I had been living in a corner of southern Tuscany, in the Maremma, for a few months when I began noticing pasta alla buttera (translation: cowboy pasta) here and there—on countryside menus and at various sagre, outdoor food festivals that are especially good places to try regional dishes. I made a mental note to add another job-description-pasta-sauce to a quirky medley of a list that included things like spaghetti alla carbonara and pasta alla boscaiola, named after the charcoal burners and woodcutters that apparently invented and championed the dishes based on what readily available ingredients they had.
One sweltering summer night at a sagra in Capalbio, Tuscany's southernmost town, we ordered the rigatoni alla buttera. The butteri, or Tuscan cowboys, are local icons in the rugged Maremman countryside. The pasta arrived, steaming, in a flimsy plastic bowl, with a plastic fork, and we sat under florescent lights on the long, communal table with a cheap, cold bottle of Bianco di Pitigliano. A thick blanket of pecorino cheese covered the top of the pasta. I swirled it in a little bit before taking a bite.
I can still remember the incredible flavor. With every bite, we tried guessing the possible combination of ingredients that made this cowboy ragù so good. It was quite possibly the tastiest plate of pasta I have ever eaten, and every plate of pasta alla buttera I've eaten since has had to try to match that one.
Afterwards, we found the list of ingredients of the dishes—by law, they're always posted somewhere at a sagra. This one was taped to a window of the kitchen: pork sausages, pancetta, herbs, the usual trilogy of onion, celery and carrot, a splash of wine, tomato to finish. Simple. I raced home to try it myself.
Once I dove into every recipe I could find of this special cowboy ragù (partly for curiosity, partly for research for my Maremman cookbook, Acquacotta, the thing that struck me most was that each recipe was completely different to the next. The irony, of course, is that although the butteri were raising cattle (beautiful Maremmana cattle, an ancient breed with long horns in the shape of a lyre and a grayish, charcoal colored coat), they themselves could not afford to eat this expensive and sought after beef.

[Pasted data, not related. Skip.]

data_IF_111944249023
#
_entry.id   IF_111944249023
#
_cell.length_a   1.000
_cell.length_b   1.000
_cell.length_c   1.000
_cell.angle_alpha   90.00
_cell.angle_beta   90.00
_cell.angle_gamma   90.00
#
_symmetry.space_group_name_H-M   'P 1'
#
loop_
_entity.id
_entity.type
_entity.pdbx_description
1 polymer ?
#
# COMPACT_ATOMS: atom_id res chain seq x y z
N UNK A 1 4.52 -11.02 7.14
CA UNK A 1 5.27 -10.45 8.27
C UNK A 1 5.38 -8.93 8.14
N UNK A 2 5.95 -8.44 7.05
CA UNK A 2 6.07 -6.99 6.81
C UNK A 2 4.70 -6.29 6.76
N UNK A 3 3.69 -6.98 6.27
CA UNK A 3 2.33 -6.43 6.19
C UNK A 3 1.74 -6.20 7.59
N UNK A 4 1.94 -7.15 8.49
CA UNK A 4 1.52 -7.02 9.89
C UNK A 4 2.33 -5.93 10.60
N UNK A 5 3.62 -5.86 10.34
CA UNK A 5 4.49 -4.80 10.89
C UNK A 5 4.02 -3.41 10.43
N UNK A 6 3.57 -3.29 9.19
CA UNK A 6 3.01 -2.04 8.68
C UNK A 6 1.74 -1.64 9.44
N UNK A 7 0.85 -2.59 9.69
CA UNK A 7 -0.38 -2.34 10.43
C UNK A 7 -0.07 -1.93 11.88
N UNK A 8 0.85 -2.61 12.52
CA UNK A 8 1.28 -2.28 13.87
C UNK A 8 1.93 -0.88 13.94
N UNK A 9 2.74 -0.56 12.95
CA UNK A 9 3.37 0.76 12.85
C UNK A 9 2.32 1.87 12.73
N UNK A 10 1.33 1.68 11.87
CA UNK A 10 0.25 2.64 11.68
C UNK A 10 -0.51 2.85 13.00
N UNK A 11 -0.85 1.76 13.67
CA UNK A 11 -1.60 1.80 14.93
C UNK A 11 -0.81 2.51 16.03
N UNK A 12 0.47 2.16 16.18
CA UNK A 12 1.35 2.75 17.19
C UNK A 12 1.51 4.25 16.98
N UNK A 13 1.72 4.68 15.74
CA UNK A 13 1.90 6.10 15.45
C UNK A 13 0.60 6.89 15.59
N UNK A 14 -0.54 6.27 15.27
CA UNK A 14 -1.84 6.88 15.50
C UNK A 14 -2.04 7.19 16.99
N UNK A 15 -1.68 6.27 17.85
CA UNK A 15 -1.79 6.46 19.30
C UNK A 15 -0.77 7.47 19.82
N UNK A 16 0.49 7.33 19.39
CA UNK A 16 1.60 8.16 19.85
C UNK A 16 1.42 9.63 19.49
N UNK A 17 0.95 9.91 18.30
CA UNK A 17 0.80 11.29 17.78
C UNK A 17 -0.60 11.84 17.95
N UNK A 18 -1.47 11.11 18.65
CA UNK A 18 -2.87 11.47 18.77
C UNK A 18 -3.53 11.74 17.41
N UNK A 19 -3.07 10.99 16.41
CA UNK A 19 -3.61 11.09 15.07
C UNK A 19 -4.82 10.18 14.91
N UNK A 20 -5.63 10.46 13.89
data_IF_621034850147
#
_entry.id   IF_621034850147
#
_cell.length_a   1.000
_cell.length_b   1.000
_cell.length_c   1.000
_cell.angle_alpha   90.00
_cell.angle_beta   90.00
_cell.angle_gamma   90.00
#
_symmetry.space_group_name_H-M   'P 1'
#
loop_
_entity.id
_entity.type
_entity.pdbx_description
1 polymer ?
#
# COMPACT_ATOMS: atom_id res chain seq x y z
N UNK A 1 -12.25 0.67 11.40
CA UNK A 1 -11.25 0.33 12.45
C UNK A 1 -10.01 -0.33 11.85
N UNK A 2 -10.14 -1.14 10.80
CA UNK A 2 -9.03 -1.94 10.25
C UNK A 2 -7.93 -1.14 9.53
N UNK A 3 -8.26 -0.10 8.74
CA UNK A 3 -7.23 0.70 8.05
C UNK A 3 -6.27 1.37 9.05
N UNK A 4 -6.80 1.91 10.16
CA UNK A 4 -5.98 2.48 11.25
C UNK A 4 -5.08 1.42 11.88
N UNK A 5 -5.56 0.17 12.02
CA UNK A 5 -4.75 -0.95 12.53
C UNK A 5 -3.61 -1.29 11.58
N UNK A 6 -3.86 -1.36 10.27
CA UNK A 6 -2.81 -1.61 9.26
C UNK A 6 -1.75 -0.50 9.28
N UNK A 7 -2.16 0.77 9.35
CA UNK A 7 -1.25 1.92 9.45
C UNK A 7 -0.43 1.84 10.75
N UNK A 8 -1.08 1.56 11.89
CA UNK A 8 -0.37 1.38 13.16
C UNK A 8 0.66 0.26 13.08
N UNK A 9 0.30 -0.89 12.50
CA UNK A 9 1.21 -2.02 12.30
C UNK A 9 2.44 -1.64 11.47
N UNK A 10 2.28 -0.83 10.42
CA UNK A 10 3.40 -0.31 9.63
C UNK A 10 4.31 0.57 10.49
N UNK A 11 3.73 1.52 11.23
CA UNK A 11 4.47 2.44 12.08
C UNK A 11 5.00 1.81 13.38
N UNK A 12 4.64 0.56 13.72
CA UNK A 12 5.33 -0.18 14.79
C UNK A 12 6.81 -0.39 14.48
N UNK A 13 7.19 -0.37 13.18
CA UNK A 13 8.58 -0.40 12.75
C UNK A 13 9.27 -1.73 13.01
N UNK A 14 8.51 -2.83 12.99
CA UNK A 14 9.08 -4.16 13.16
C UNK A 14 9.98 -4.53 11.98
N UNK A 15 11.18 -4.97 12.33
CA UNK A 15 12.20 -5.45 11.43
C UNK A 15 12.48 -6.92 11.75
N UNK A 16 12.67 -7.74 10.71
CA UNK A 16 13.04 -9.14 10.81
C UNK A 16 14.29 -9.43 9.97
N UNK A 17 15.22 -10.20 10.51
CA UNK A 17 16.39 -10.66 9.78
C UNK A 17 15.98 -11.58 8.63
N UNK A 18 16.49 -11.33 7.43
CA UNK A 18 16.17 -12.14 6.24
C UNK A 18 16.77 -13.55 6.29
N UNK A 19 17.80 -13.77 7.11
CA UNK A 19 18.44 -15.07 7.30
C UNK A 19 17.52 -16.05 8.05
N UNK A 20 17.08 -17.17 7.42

Like the other dishes on my growing list of pasta sauces named after a profession, the cowboys (or more likely their grandmothers, mothers, or wives) were simply using what was on hand—and, as is the case in so many classic cucina povera (peasant cuisine) dishes, leftovers, too. The secret to the ragù's tastiness is that the main ingredients are usually a combination of things, like prosciutto, pancetta, pork sausages or chicken livers, to “beef up,” so to speak, a ragù that actually did not have any beef in it.
- 2 tablespoons extra virgin olive oil
- 1 onion, finely chopped
- 1 carrot, peeled and finely chopped
- 1/2 celery stick, peeled and finely chopped
- 1 clove of garlic, chopped
- A few slices prosciutto (roughly 1 oz/30 grams), cut into thin strips
- 2 ounces (60 grams) of pancetta, cut into thin strips or diced
- A few sage leaves
- 1 sprig of fresh rosemary, leaves picked and finely chopped
- 2 Italian pork sausages (roughly 300 grams worth), casings removed (see note)
- 1/2 cup (125 ml) dry white wine
- 7 ounces (200 grams) tomato passata/purée
- 11 ounces (320 grams) dried pasta, eg. rigatoni, penne or spaghetti
- Finely grated Pecorino or Parmesan cheese, for serving